As the debate over climate change escalates, the resources extraction and oil and gas industries continue to face structural transformation due to volatile pricing, stringent environmental regulations, and job losses.
Complex issues make this anything but a simple for-or-against binary policy question, given that Canada’s economy remains anchored in the resource industry while continuing to expand into new growth sectors—a critical and a strategic approach for any high-performing economy.
In this polarizing debate, however, are the key issues being addressed? Beyond aspirational timeframes to cleaner energy production, what real progress has been made? What is the plan for displaced oil workers as a result of this transition? How does western Canadian natural gas, light oil and bitumen production compare to other global production streams after factoring in wider social and environmental metrics?
Also, how does Canada get top dollar for the oil and gas it already produces? For that matter, how can the oil and gas industry, which is already significantly invested in alternative energy, help in the transition to greener energy?
And what of the big questions? How does the need for perpetual economic growth play into climate change? How does global population growth fit in? Or increasing urbanization? And what does it mean to be a country like Canada where its regions are rich in different resources but depend on one another to realize the full value of those benefits?
It’s a long list that merits deeper reflection.
It is also important to recognize western Canadian oil and gas has been significant advances that are rarely acknowledged.
Some oil and gas producers have, for instance, already achieved net-zero-emissions production in certain fields by replacing thermal energy generators at remote well sites with solar power and methanol-powered fuel cells in combination with electric-powered pumps, air-activated control systems and electric dump valves and flow controls.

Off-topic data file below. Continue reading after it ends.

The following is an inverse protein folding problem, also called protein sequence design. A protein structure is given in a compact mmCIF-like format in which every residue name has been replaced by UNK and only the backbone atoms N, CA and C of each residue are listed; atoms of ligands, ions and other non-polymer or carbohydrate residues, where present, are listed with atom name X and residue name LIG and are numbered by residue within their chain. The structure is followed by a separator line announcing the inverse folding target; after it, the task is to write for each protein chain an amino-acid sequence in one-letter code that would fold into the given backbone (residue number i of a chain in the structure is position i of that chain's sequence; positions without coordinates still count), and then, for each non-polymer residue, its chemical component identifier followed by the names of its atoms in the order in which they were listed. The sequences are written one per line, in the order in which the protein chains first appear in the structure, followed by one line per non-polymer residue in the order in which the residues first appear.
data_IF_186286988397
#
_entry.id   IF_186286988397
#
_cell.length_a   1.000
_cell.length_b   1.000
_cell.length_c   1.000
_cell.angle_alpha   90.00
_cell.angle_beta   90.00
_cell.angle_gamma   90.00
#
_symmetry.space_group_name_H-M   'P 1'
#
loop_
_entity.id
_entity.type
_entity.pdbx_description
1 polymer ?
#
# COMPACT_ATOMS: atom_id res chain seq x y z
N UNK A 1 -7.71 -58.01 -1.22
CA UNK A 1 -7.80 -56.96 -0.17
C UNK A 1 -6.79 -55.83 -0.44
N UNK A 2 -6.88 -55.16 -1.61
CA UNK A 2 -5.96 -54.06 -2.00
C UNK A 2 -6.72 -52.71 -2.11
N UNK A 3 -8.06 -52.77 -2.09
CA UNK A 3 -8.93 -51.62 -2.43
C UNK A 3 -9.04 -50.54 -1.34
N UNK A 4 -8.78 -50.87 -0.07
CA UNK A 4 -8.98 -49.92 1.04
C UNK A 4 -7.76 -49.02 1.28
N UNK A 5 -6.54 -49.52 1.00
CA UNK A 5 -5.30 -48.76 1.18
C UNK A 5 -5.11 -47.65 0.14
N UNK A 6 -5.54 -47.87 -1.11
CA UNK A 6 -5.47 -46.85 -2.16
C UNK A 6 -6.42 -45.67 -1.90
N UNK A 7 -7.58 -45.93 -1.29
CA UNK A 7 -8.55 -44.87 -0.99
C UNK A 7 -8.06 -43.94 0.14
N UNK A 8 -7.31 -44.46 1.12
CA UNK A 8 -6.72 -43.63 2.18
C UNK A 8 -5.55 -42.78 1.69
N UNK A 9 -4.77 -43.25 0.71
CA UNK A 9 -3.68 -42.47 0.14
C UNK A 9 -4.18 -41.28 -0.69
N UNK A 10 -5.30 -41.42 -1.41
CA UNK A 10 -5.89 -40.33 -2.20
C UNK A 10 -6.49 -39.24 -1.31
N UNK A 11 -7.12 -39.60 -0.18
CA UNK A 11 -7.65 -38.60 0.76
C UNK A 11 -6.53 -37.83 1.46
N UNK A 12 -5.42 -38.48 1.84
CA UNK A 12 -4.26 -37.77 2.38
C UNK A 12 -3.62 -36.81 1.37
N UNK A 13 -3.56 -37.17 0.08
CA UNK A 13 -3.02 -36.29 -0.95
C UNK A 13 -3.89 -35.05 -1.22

Alberta is also home to the world’s first refinery designed to capture CO2 process emissions from the outset. It’s already producing diesel from synthetic crude, followed by bitumen processing in 2020.
Others in the industry have taken a second look at depleted oil reservoirs and delineated an inferred resource estimate of 6.7 million tonnes of lithium carbonate equivalent, which now ranks Alberta among the largest lithium resources in the world. If successful in commercializing this resource, it will spur a new industry in the province: one that aligns with global efforts toward the electrification of transportation and the creation of a lower carbon-intensive economy.
An ecologically focussed private group has also jumped at the opportunity to help Alberta’s industry reduce methane emissions by financing the cost of swapping high-bleed pneumatic controllers for lower GHG emitting units. The outlay costs are recovered through reductions in fuel consumption and carbon offset credits.
A host of consortiums are now tackling water issues, air emissions and environmental degradation because, by all indications, the political will to wean the global economy off fossil fuels simply isn’t sufficient to curb the need for continued economic growth and employment, which drives the continued unrelenting escalation of global oil consumption beyond the current 100 million barrels per day.
Meanwhile, Canadian producers are among the most effectively regulated, environmentally and socially responsible producers in the world—which, in the short term at least, is probably the best justification for its products in the global marketplace.
The next step: change
Innovation has always been a cornerstone of oil and gas development. Three of the most recent step-change industry innovations have been: 1) the successful extraction of bitumen from oil sands at the turn of the millennium; 2) the application of horizontal multi-frac technology in tight and shale gas reservoirs; and, 3) the application of horizontal multi-frac technology to shale oil reservoirs.
Together they transformed a “sunset industry” into what it is today. All were met with enthusiasm until the shadows of these technologies came fully into view—most notably growing carbon dioxide missions.
Shale gas flooded the North American market after the 2008 financial markets crash and collapsed the price of natural gas. By 2014, new supplies of shale oil—together with growing oil sands production and a slowing global economy—cratered global oil prices in 2014 from $100 per barrel to $34 a barrel, which gradually recovered to the current $50 to $60 per barrel.